Judge Adam Arseneau can smell radiation a mile away.
Our review of Countdown To Zero, published December 4th, 2010, is also available.
From the folks who brought you An Inconvenient Truth comes a sobering documentary about nuclear proliferation and repeated observations about why nukes suck. A well-made and powerful documentary, Countdown To Zero is as persuasive and one-sided as films get; a bombardment of facts and scary imagery that leaves it virtually impossible to have a dissenting opinion. Not that you'd ever want one, you freak.
Countdown To Zero makes the persuasive and passionate argument that nuclear weapons are simply redundant in a modern society. The need for mankind to annihilate itself tenfold is illogical. Once a deterrent to the superpowers in keeping a Cold War chilly, too many countries possess the technology, and unstable nations like Pakistan and North Korea equate nuclear weaponry with the key to evening out an unbalanced world playing field. The film is loosely structured into three sections, discussing how the delicate balance of the world could be disrupted by one of three scenarios: an act of terrorism, an act of failed diplomacy, or a simple accident. All three are chilling in their own right.
When one considers that a nuclear bomb itself is simple enough to assemble that a few graduate students can make one with parts from Radio Shack, the careful safeguarding of nuclear material is of the utmost importance. And yet the former Soviet Union has misplaced a staggering amount since communism took a fall. Mathematically speaking, it is literally just a matter of time before something dreadful happens. As anxieties go, this is a doozie, and one the film squeezes for every ounce of palatable fear, like the endless five mile circles showcasing the destruction of major metropolitan centers around the world. Doomed, I say! Doomed!
Truth be told, the accidental scenario is the one that kept me up at night after watching this film. At the end of the day, this reviewer has basic faith in humankind; a belief that we don't really want to light the world on fire, despite our many religious and ideological differences. As for stupidity, yeah, we got that—and Countdown To Zero recounts some genuinely alarming incidents in which the world was nearly plunged into full-scale nuclear meltdown, accidentally. A failed computer chip worth pennies, or a misinterpreted radar signal, or an overzealous first strike officer itchy on the trigger finger—it all makes Dr. Strangelove seem far too factual for comfort.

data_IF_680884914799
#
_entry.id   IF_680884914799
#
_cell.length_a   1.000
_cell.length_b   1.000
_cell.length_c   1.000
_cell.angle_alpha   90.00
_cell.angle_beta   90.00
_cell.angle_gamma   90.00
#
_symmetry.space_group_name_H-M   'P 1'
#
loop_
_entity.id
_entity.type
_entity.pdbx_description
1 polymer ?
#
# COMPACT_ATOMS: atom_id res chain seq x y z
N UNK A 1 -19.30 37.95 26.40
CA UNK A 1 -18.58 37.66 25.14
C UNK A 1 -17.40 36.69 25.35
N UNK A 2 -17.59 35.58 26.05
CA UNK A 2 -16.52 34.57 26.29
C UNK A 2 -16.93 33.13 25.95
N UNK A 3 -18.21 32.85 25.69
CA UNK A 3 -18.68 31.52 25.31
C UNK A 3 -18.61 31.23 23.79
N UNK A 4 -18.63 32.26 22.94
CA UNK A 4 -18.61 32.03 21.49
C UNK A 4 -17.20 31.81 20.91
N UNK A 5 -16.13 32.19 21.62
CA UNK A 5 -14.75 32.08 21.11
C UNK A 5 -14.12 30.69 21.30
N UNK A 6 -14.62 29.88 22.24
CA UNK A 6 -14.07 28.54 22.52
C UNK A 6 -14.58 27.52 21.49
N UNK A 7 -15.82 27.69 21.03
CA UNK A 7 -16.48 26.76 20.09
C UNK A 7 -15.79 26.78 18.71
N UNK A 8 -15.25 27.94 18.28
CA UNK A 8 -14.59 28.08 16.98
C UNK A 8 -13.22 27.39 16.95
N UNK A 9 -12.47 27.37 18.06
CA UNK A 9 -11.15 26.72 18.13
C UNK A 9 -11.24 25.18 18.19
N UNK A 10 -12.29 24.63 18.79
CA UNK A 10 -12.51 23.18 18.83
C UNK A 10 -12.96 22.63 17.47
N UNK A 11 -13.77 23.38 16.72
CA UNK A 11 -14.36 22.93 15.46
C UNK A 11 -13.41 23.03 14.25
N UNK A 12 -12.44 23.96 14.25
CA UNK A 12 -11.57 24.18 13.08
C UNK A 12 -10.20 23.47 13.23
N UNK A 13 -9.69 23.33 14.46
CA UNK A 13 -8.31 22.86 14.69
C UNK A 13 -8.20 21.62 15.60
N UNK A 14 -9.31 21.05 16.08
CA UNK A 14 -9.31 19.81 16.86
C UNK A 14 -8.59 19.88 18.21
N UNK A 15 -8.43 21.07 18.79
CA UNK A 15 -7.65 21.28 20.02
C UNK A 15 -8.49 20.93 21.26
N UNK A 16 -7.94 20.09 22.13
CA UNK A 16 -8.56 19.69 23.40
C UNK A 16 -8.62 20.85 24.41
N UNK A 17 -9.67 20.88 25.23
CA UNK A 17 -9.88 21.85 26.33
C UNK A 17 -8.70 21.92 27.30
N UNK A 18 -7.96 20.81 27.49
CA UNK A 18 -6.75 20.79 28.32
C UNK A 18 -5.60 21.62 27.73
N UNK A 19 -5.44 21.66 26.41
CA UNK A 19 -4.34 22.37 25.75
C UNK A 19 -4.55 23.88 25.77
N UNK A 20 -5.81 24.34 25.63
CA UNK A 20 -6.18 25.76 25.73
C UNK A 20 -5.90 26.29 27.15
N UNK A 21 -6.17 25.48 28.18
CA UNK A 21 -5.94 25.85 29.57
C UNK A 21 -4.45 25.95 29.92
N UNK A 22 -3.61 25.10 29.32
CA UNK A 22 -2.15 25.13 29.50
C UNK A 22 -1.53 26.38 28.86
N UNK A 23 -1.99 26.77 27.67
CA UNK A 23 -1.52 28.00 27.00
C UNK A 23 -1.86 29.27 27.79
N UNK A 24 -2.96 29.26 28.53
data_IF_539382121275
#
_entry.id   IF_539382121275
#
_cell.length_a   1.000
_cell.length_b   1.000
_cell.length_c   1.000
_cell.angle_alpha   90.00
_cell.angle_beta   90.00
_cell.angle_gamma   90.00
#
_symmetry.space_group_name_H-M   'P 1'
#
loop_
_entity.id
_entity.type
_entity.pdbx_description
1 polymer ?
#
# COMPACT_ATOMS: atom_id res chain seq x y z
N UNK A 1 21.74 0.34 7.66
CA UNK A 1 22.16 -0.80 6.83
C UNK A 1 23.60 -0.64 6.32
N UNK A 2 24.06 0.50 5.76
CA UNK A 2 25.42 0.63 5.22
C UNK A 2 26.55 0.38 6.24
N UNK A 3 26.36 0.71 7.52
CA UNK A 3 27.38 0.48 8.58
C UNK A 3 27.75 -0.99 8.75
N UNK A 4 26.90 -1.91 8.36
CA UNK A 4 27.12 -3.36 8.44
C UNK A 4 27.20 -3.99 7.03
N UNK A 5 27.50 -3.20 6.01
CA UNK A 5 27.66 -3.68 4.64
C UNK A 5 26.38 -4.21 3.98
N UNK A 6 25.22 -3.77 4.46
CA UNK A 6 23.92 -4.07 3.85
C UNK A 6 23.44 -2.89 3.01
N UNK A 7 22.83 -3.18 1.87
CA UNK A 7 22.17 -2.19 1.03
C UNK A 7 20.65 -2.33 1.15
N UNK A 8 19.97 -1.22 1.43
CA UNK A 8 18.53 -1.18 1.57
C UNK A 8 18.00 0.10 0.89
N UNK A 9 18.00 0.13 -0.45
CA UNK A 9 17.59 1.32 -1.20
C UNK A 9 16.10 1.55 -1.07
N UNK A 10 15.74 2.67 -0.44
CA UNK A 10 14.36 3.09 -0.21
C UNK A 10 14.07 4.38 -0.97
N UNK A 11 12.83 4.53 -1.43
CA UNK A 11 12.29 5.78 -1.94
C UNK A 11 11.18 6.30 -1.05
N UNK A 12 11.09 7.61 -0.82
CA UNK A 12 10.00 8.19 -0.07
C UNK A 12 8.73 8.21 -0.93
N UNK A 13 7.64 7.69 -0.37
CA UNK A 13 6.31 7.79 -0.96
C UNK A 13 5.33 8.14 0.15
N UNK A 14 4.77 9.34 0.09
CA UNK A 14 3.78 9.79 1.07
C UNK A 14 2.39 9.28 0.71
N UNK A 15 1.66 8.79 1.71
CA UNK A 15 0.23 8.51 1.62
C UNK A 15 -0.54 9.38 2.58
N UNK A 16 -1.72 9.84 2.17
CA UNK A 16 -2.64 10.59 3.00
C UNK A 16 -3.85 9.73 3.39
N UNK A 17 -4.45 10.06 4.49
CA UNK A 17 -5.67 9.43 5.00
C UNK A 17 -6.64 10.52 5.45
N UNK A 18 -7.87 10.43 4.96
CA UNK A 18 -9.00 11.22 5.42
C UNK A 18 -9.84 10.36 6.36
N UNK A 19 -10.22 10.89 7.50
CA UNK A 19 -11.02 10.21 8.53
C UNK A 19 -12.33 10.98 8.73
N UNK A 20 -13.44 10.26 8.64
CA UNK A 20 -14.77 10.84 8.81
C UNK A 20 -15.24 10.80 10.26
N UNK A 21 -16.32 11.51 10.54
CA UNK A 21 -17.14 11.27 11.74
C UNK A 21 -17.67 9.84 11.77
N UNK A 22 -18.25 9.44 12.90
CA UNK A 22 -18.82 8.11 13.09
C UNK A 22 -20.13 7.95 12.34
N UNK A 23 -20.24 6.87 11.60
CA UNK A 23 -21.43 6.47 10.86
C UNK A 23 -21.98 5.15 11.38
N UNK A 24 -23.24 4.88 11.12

Scaremongering aside, this is an exceptionally well-made documentary. Assembled (like all good documentaries) from a wealth of archival footage, historical photographs, interviews and dissertations, Countdown To Zero features everyone from President Jimmy Carter to Tony Blair, Mikhail Gorbachev to Pervez Musharraf, Zbigniew Brzezinski to F.W. de Klerk. The film is tense and brooding, but is edited and assembled with the polished panache of an experienced documentary filmmaker, Lucy Walker (The Devil's Playground, Blindsight).
On Blu-ray, the film features some seriously sharp sequences presented in 1080P, like slow-motion panoramic shots and crisply detailed interview footage that look surprisingly good for a documentary. Upscaled footage looks respectable; colors are balanced and pleasingly saturated. Equally well performing is the DTS-HD Master Audio 5.1 track, featuring clear dialogue, a predictably moody score and solid bass response. The mix is primarily focused in the center; there is little for rear speakers to get too excited about, save for the occasional burst of a Radiohead song or ambient street noise during man-on-the-street interviews.
Countdown To Zero (Blu-ray) features the same supplementary features as its standard definition counterpart: deleted scenes, additional interviews, extra archival footage, a letter from the filmmakers and a Ploughshares Fund PSA, which amounts total to about an hour of extra content.
If your average everyday citizen in America represents the choir, Countdown to Zero is a very angry preacher, preaching. Strenuous and grim, the documentary pounds home a point that very few people would disagree with, save for the most right-winged hawks. Who would argue in favor of nuclear bombs? The title of this film is quite literally the entire point; as a society, we should be demanding zero from our governments.
Sound farfetched? We did it with chemical weapons. We backed away from the abyss, unilaterally outlawing their manufacture and stockpiling, and in a few short generations, they have practically vanished from the face of the world. Why not the bomb too?
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Scales of Justice
Studio: Magnolia Pictures
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